ST. GEORGE – U.S. Sen. Orrin Hatch and other members of the Republican Party called on President Donald Trump Friday not not remove federal protections for the children of immigrant parents who entered the country illegally.
The Obama-era policy, called the Deferred Action for Children Arrivals program, or DACA, has allowed a nearly 800,000 immigrants brought to the country illegally as children to remain in the U.S. and legally work without fear of deportation.
The program was initiated in 2012.
Trump was anticipated to make an announcement concerning the possible end of the program sometime Friday, with the White House announcing that was being moving till Tuesday.
“I’ve urged the president not to rescind DACA, an action that would further complicate a system in serious need of a permanent, legislative solution,” Hatch said in his statement.
“Like the president, I’ve long advocated for tougher enforcement of our existing immigration laws,” he said “But we also need a workable, permanent solution for individuals who entered our country unlawfully as children through no fault of their own and who have built their lives here. And that solution must come from Congress.”
Speaker of the House Paul Ryan, R-Wisconsin, said on a Wisconsin radio program he was also against rescinding the program.
“These are kids who know no other country, who were brought here by their parents and don’t know another home,” he said.
However, Rep. Chris Stewart, who called the program “good intentioned,” said Friday its creation via executive order by former President Barrack Obama was unconstitutional.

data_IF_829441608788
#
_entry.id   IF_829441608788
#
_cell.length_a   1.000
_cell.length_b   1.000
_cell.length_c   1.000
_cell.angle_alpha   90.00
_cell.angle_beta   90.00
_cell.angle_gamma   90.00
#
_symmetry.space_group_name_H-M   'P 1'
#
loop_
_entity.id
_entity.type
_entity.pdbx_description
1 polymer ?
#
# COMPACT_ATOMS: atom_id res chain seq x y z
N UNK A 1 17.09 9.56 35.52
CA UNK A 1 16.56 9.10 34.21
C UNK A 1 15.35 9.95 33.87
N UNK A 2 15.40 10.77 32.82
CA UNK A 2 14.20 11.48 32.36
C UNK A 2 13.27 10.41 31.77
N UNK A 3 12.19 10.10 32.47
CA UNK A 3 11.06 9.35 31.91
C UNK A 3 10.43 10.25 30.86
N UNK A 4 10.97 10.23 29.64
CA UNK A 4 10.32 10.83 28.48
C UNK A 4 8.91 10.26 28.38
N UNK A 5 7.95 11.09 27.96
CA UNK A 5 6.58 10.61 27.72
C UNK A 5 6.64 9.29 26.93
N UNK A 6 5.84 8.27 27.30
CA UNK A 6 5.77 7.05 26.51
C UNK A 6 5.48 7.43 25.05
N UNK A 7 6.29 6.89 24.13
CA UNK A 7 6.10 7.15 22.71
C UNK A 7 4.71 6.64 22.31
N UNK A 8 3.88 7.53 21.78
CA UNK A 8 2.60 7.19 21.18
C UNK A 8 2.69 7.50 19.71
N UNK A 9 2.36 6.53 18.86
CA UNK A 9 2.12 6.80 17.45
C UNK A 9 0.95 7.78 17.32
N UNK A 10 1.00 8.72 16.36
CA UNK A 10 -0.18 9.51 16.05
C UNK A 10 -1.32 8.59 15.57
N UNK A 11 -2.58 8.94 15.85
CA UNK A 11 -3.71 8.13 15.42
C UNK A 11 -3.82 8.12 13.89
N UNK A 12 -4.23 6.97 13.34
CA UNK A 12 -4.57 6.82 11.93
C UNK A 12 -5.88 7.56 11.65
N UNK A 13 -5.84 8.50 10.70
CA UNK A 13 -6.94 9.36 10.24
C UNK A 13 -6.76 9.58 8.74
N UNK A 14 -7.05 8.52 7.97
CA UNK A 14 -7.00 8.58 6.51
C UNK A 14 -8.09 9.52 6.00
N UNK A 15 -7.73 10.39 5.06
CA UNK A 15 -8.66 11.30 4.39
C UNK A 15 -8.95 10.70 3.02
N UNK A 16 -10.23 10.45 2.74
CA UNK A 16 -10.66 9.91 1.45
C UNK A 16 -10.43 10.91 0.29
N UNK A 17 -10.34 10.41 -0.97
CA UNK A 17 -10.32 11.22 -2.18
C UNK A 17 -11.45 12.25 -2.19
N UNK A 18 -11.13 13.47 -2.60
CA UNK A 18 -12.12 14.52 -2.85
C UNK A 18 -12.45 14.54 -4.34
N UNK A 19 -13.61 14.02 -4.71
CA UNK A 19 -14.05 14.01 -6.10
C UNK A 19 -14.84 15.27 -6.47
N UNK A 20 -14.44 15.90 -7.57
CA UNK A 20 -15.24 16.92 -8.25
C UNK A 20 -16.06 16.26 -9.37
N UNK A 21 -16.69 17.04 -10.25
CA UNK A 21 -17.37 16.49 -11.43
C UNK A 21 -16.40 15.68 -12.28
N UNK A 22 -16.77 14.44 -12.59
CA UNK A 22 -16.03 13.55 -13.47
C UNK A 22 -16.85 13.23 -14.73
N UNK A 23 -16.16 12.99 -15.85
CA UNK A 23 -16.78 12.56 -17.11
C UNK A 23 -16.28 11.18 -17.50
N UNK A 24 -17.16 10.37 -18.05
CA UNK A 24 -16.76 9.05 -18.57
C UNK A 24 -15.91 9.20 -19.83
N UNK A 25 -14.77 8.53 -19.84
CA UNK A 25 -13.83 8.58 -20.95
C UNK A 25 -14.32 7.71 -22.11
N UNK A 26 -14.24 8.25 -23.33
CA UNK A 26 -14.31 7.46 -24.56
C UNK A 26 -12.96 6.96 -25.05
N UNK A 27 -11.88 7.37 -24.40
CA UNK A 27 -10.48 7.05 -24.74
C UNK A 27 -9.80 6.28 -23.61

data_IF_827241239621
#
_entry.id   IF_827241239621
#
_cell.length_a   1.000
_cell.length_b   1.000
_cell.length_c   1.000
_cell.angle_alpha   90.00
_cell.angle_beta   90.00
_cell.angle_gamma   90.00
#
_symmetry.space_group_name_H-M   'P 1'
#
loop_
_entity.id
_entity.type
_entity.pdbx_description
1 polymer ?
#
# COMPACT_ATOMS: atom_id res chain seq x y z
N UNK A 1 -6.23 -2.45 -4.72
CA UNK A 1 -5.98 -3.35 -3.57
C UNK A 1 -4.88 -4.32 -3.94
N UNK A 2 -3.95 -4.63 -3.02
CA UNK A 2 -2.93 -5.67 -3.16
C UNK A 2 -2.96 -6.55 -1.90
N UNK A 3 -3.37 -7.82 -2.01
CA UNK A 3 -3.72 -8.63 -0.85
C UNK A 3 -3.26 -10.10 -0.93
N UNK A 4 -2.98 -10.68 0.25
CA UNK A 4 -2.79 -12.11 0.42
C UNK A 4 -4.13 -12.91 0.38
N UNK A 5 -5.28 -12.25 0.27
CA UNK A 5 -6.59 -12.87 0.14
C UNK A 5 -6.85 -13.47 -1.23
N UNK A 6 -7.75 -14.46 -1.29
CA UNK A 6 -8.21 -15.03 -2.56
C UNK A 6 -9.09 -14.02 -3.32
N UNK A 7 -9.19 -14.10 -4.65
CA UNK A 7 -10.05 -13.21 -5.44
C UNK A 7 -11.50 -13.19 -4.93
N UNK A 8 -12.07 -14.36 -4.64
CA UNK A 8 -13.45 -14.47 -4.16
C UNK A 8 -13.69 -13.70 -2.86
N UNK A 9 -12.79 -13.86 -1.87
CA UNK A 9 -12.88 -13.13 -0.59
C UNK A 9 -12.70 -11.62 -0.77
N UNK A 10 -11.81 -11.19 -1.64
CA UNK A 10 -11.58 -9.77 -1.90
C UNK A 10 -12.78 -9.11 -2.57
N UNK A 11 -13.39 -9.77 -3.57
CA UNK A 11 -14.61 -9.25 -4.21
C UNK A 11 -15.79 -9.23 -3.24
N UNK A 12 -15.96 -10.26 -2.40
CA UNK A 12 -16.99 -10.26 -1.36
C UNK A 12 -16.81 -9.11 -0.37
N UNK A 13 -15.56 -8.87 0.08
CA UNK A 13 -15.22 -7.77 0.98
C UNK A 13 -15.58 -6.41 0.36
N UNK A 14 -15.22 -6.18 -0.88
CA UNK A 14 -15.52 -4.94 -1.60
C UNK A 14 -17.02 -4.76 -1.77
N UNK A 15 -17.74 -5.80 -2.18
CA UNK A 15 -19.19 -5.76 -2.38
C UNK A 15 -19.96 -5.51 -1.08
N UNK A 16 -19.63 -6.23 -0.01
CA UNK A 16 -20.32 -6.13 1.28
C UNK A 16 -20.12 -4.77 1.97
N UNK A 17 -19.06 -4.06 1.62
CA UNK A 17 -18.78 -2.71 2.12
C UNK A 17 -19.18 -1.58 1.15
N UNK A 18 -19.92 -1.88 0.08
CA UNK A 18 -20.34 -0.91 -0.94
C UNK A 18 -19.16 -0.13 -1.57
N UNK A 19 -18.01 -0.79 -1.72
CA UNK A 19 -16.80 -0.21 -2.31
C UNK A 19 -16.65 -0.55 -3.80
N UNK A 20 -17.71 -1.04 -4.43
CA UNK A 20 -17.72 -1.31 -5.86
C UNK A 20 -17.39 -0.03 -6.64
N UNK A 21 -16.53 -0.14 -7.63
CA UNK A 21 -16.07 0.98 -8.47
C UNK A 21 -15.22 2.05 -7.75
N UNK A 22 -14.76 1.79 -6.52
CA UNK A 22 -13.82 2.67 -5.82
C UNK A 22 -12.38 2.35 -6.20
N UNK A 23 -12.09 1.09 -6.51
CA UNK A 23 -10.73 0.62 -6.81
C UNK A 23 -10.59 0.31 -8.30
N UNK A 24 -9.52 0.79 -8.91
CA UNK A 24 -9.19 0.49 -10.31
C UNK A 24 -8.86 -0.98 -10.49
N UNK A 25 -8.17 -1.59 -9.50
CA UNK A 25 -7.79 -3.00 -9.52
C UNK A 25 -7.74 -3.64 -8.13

“This authority clearly lies within the purviews of Congress, which is why I am supporting legislation that bars the removal of individuals who were brought here under the age of 15 who are pursuing education, have recently graduated or are serving in the armed forces,” Stewart said.
The pieces of legislation Stewart mentioned are the BRIDGE Act and the Encourage New Legalized Immigrants to Start Training Act.
“I look forward to Congress making progress on the issue.”
Many DACA advocates still expect the president to announce, in the end, that he will stop the issuance of new work permits under the program, effectively phasing it out over the coming months. One person familiar with the White House discussions said the president is expected to take that route. But the person said the president is looking for ways to soften the blow, such as ending the program at a future date to give Congress time to come up with alternative protection.
The White House also could announce that it will allow the lawsuit to go forward and decline to have the Justice Department defend DACA in court, taking the matter out of its hands.
Trump seemed reluctant Friday to spark the anger that is sure to erupt no matter what he decides.
“We love the dreamers, we love everybody,” he told reporters.
Asked what he would say to young immigrants who are awaiting his move, scared about their fate, Trump replied, “I think the dreamers are terrific.”
The Associated Press contrubuted to this story.
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